38I. - This contractor is to furnish all materials, including water, and all labor, scaffolding and utensils necessary to complete the brickwork indicated by red color on the plans and sections, and as shown by the elevations and as herein specified.

Face Work. - Pressed Brick. - The exposed surfaces of the building (on south -and east elevations), including the chimneys, to be faced with (St. Louis) pressed brick like the sample in architect's office; all to have good sharp edges and to be of uniform size and color.

Moulded Brick. - Furnish all moulded brick shown on elevation drawings and as indicated by numbers (which refer to----------'s catalogue). These brick to be as near the color of the pressed brick as can be obtained, and laid to give as even lines as possible. Furnish, octagon brick for the external angles of bays and circular brick of proper curvature for the circular bay (or tower).

Stock Brick. - The exposed surfaces of the brickwork (on west elevation) to be of best quality dark red stock brick, with good sharp corners and square edges.

Common Brick. - The balance of the exposed brickwork to be of selected, even-colored common brick, as nearly uniform in size and color as can be obtained, and carefully culled.

All face brick to be laid in the most skillful manner (from an outside scaffold) in colored mortar, as specified elsewhere. Each brick to be dipped in water before laying; each edge of the brick and down the middle to be butted, and all vertical joints to be filled solid from front to back. The brick to be laid with plumb bond and bonded to the backing with a diagonal header to every brick in every (fifth) course. [Or bonded with the Morse tie, one tie laid over every brick in every fourth course.] In piers only solid headers to be used.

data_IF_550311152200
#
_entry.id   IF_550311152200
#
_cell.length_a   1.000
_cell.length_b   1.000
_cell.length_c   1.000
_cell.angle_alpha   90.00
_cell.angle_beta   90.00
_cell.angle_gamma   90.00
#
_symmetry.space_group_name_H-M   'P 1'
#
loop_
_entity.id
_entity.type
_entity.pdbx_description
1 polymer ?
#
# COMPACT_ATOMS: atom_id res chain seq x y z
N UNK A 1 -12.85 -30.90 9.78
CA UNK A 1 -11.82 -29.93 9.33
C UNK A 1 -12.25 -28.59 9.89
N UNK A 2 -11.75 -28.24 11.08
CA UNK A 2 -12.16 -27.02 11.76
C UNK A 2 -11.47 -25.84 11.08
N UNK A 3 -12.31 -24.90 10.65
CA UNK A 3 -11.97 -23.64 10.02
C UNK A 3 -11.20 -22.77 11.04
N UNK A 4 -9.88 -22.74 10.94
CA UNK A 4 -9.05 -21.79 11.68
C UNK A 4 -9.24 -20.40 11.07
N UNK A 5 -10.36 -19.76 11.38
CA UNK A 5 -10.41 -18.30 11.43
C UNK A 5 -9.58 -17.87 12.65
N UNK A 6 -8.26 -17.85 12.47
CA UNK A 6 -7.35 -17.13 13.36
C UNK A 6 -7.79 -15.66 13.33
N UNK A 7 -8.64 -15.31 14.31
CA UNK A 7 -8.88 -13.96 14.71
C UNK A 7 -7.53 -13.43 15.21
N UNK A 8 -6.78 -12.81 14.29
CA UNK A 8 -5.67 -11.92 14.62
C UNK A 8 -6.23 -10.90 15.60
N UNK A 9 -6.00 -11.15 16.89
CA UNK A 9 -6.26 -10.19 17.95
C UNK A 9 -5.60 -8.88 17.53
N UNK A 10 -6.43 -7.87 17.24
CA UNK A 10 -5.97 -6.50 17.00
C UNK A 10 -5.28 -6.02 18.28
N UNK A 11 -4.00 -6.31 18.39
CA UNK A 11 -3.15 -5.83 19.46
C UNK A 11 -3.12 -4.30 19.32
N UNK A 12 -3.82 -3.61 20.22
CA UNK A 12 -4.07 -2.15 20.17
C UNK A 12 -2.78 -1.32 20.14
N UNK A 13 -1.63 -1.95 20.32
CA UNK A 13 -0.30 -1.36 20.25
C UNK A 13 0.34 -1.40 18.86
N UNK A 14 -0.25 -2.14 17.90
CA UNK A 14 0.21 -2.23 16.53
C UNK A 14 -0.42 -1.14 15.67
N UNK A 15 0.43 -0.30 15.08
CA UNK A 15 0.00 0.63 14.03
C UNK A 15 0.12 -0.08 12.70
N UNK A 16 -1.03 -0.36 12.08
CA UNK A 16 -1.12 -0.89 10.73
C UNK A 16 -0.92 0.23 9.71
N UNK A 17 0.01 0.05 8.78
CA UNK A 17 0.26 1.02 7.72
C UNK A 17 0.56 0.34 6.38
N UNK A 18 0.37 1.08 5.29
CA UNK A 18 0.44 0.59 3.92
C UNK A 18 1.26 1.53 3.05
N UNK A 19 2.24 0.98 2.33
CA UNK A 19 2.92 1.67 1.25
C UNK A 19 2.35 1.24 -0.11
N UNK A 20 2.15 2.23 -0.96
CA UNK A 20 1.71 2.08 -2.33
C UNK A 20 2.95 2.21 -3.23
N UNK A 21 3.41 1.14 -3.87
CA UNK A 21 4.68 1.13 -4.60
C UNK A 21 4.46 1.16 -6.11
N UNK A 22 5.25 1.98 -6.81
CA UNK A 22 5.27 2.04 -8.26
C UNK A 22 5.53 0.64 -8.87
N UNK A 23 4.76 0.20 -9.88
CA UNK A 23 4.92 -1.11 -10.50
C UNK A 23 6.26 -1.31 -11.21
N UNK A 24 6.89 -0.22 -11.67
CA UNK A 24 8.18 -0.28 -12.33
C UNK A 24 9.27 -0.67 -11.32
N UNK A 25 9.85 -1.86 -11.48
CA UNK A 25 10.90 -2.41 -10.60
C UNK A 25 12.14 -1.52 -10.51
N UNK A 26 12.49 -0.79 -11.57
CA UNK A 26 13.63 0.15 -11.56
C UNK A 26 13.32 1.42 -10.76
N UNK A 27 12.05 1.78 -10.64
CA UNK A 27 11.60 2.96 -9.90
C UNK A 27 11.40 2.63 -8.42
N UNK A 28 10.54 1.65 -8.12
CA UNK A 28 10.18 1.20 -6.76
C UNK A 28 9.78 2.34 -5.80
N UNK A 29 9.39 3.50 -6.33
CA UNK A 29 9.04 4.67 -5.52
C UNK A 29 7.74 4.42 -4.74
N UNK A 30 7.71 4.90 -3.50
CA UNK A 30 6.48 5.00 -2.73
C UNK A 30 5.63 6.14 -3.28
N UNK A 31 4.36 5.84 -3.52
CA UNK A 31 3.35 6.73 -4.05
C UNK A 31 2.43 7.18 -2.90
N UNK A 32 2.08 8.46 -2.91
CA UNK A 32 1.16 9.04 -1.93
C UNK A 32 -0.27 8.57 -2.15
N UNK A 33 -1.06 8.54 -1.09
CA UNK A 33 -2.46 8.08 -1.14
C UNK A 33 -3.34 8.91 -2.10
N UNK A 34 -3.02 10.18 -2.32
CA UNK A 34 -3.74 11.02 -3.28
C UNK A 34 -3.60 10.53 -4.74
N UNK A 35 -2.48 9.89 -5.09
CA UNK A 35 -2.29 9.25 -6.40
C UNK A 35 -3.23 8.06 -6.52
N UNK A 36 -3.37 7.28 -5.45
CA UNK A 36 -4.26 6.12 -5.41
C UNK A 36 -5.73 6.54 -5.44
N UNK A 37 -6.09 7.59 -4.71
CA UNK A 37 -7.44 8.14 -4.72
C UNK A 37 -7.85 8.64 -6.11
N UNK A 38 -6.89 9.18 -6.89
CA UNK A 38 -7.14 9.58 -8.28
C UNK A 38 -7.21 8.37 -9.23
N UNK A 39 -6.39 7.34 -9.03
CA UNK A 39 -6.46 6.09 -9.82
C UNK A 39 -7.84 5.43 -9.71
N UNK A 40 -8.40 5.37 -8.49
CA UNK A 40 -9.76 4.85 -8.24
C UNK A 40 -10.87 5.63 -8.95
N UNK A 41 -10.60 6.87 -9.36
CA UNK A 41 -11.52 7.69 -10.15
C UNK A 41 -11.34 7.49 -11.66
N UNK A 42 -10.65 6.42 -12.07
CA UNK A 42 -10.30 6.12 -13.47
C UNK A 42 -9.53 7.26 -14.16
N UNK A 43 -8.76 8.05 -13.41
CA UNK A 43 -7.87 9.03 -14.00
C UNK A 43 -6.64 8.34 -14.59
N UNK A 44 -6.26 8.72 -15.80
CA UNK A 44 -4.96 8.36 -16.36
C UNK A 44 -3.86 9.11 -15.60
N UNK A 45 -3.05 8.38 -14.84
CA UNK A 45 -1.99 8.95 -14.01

All courses to be gauged true, and all joints to be rodded (or struck with a bead jointer. See Section 237).

The returns of pressed brickwork must be carefully dovetailed into the common brickwork or bonded by solid headers.

Ornamental Work. - All brick cornices, belt courses, arches, chimney tops and other ornamental brick features of the building must be laid up in the most artistic and substantial manner, according to the scale and detail drawings. All arches to be bonded and the bricks cut and rubbed so that each joint will radiate from the centre. (Arch brick are often specified for first-class work in large cities.)

Common Brickwork. - All other brickwork to be laid up with good hard-burned (the best merchantable) common bricks, acceptable to the architect, in mortar, as specified elsewhere.

All brick shall be well wet, except in freezing weather, before being laid.

Each brick shall be laid with a shove joint in a full bed of mortar, all interstices being thoroughly filled, and where the brick comes in connection with anchors each one shall be brought home to do all the work possible.

Up to and including the fourth story every fourth course shall consist of a heading course of whole brick, extending through the entire thickness of the wall or backing; above the fourth story every sixth course shall be a heading course.

All mortar joints, where the wall is not to be plastered, shall be neatly struck, as is customary for first-class trowel work. All courses of brickwork shall be kept level, and the bonds shall be accurately preserved. When necessary to bring any courses to the required height, clipped courses shall be formed (or the bricks laid on edge), as in no case shall any mortar joints finish more than inch thick. All brickwork shall be laid to the lines, and all walls and piers must be built plumb, true and square. Walls to be carefully leveled for floor joist.